In accordance with a particularly preferred embodiment the guide batten is provided with an oblong slot, which extends substantially along the whole length of the aft section or substantially over the whole length of the guide batten, whereby the aft guide member moves in the aft section of the oblong slot and, in the case that the oblong slot extends also along the forward section, the forward guide member is also guided in the oblong slot and, viz. in the forward section thereof. The oblong slot which extends substantially over the whole length of the guide batten is appropriately interrupted in the luff region of the auxiliary sail by, for example, a vertical web or the like in order to form two sections which are separated from each other, i.e. one in the aft section and the other in the forward section. In this embodiment the guide members can take the form of horizontally disposed bolts which extend across the oblong slot and which are provided at their free ends with means, for example, widened portions, which prevent the bolts from being removed from the oblong slot. If the guide batten consists of a number of parts, for example, two tubular sections of rectangular cross-section and, as the case may be, a spacer element, then all the parts are provided with such an oblong slot so that the guide member can extend across all the parts. Also the auxiliary sail must be provided with a corresponding cut-out therein.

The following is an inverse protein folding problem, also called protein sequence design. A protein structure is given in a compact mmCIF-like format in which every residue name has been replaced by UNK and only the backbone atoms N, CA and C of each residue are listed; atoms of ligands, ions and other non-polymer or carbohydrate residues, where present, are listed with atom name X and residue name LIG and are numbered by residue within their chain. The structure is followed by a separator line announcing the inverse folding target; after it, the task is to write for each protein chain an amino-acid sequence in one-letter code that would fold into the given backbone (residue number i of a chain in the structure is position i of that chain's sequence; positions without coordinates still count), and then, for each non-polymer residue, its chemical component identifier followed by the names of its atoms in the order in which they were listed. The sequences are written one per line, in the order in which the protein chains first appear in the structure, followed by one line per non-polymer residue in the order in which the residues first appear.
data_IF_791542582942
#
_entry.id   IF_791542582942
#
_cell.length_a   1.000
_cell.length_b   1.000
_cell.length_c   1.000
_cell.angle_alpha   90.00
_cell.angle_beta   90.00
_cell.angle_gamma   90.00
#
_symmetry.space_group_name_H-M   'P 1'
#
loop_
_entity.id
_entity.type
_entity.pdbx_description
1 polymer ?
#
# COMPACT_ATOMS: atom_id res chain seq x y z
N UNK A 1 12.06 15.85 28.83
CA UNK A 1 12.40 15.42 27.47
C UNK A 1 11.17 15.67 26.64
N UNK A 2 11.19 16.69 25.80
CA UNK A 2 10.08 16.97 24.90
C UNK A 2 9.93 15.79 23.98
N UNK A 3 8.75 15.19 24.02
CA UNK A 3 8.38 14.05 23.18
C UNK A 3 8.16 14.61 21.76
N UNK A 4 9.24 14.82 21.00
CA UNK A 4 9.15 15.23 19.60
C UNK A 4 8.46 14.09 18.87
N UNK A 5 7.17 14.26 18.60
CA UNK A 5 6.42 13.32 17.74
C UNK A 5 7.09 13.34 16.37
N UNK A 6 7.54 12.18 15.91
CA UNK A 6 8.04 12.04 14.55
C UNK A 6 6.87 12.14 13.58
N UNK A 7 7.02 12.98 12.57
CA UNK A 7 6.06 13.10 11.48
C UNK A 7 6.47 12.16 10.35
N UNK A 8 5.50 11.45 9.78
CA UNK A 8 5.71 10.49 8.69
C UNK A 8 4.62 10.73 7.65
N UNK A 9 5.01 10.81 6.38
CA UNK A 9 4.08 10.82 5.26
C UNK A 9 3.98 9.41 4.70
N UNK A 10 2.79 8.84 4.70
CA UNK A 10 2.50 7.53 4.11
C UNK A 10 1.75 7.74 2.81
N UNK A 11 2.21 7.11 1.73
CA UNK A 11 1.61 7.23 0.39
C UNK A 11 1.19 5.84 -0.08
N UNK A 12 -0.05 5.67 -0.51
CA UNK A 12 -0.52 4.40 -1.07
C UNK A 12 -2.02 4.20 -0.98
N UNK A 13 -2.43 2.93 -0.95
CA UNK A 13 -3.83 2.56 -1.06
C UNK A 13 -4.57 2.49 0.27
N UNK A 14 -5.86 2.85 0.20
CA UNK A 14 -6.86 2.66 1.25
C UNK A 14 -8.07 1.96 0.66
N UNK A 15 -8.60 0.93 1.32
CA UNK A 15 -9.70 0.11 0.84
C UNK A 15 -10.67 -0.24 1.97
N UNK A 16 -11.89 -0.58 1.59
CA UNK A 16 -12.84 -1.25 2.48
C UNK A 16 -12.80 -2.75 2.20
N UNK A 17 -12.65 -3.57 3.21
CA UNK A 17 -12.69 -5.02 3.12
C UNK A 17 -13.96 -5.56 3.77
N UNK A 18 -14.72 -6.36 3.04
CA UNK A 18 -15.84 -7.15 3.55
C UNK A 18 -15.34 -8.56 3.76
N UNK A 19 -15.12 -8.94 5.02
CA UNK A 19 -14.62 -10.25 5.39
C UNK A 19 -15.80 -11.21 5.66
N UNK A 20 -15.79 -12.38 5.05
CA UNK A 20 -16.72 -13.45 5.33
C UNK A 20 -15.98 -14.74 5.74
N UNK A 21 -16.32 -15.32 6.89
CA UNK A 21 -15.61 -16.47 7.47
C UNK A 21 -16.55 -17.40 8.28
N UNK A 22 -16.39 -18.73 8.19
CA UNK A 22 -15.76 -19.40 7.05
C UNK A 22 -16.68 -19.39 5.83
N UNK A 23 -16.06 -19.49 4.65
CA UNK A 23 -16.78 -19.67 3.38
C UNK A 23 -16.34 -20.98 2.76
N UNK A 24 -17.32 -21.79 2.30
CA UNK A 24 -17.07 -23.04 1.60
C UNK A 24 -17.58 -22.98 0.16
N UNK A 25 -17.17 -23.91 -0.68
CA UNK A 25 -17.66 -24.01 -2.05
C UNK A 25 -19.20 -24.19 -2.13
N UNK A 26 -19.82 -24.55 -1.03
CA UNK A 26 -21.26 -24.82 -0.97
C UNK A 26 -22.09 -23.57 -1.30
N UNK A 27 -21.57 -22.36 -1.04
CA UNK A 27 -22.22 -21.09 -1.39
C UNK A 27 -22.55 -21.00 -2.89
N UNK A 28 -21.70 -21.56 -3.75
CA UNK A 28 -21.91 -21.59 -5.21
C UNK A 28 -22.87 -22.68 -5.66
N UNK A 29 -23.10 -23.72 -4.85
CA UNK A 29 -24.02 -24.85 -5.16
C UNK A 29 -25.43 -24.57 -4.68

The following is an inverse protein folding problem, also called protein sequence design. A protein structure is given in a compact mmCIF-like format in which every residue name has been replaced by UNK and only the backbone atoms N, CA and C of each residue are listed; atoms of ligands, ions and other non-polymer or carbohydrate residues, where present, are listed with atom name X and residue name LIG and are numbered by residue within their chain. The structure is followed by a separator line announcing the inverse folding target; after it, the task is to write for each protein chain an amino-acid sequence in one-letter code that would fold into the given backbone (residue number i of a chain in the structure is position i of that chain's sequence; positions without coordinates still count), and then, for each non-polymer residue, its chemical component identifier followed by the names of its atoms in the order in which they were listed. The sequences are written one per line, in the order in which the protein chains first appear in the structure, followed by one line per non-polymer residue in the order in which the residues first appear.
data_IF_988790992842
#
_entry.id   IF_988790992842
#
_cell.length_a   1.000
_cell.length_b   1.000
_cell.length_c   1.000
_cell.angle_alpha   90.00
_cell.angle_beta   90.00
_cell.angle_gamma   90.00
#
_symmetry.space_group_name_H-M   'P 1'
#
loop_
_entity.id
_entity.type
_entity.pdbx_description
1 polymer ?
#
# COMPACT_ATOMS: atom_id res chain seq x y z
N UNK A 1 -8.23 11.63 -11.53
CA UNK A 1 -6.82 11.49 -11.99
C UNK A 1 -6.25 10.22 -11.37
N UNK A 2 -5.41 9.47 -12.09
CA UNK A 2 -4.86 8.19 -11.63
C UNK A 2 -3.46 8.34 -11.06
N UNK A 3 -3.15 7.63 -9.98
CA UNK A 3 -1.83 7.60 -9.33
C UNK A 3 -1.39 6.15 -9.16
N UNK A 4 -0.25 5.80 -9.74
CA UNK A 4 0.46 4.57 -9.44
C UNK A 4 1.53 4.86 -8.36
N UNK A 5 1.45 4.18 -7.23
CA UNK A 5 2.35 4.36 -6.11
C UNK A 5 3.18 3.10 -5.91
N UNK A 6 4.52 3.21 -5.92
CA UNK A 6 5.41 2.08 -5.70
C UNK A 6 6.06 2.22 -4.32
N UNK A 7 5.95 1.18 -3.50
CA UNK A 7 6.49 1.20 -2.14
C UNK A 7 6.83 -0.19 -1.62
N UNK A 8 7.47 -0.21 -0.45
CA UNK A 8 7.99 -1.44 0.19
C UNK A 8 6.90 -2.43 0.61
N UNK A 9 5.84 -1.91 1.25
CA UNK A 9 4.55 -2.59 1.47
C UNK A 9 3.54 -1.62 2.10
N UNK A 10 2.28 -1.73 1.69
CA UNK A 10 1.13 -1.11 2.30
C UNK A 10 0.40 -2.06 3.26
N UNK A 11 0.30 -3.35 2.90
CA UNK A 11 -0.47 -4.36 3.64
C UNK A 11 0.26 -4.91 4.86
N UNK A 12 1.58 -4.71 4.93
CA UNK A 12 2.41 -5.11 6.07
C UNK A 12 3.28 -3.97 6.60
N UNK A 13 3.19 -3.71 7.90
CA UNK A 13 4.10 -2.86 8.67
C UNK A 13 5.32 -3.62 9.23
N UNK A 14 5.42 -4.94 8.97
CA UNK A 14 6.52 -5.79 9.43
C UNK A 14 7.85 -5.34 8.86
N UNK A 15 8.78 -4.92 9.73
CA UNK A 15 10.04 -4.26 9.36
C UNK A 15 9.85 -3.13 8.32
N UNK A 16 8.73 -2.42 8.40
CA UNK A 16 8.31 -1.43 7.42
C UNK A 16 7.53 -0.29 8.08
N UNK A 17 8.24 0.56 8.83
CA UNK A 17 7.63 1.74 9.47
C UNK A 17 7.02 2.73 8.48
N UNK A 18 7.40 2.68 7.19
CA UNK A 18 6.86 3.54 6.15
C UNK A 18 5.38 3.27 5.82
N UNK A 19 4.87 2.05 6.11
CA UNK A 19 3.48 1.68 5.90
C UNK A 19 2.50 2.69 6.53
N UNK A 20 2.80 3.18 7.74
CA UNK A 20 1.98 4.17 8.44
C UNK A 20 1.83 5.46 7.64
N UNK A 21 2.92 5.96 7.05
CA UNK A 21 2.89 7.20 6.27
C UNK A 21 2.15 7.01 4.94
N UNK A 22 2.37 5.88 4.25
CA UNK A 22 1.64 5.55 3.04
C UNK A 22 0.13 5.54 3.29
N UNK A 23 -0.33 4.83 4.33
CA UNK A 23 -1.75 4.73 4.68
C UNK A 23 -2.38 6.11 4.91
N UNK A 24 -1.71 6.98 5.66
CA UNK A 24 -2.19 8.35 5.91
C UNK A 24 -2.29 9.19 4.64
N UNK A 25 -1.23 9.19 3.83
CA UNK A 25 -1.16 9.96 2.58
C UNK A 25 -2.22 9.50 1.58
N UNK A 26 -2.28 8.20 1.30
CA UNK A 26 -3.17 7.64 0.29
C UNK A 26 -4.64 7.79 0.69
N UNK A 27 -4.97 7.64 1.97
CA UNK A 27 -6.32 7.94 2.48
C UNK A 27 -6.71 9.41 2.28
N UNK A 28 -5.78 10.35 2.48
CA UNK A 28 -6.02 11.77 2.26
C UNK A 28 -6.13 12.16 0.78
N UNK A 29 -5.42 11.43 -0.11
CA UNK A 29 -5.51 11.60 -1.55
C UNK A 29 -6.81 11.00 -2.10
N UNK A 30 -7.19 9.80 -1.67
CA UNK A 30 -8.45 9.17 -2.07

In accordance with a still further particularly preferred embodiment, the aft guide member is attached to the aft end of the boom and takes the form of a substantially horizontally extending bolt which interconnects the two aft ends of the transoms of the boom. This embodiment provides the advantage that the forces transmitted by the auxiliary sail to the aft guide member are taken up by the boom and not by the basic sail itself. Thus the position of the aft guide member is determined unequivocally and the latter can be adequately dimensioned without any difficulty in order to take up the occurring forces.

In accordance with a further preferred embodiment, the aft section of the basic sail takes a duplex form such that the two layers of the basic sail provide a pocket into which the auxiliary sail can be reefed completely. One of the layers or flaps is provided with a cut-out or slit for insertion of the forward section of the guide batten. In this way the wind is prevented from entering into the space between the auxiliary sail and the basic sail in its reefed condition and thereby tend to lift off the latter. In the taken out condition the luff region of the auxiliary sail overlaps still the leech region of the two flaps of the basic sail, whereby ingress of the wind between the luff of the auxiliary sail and the leech of the basic sail is prevented. The basic sail merges continuously with the auxiliary sail such that the wind flow is not at all disturbed or if any then to a very small extent only.

In addition, the auxiliary sail is provided with at least one continuous sail batten which projects beyond the luff and is provided at its forward section with a pair of spaced parallel between which is disposed the basic sail. The arrangement with two arms ensures that the sail batten is supported on the basic sail independently of the wind direction, i.e. whether it blows from the port or starboard.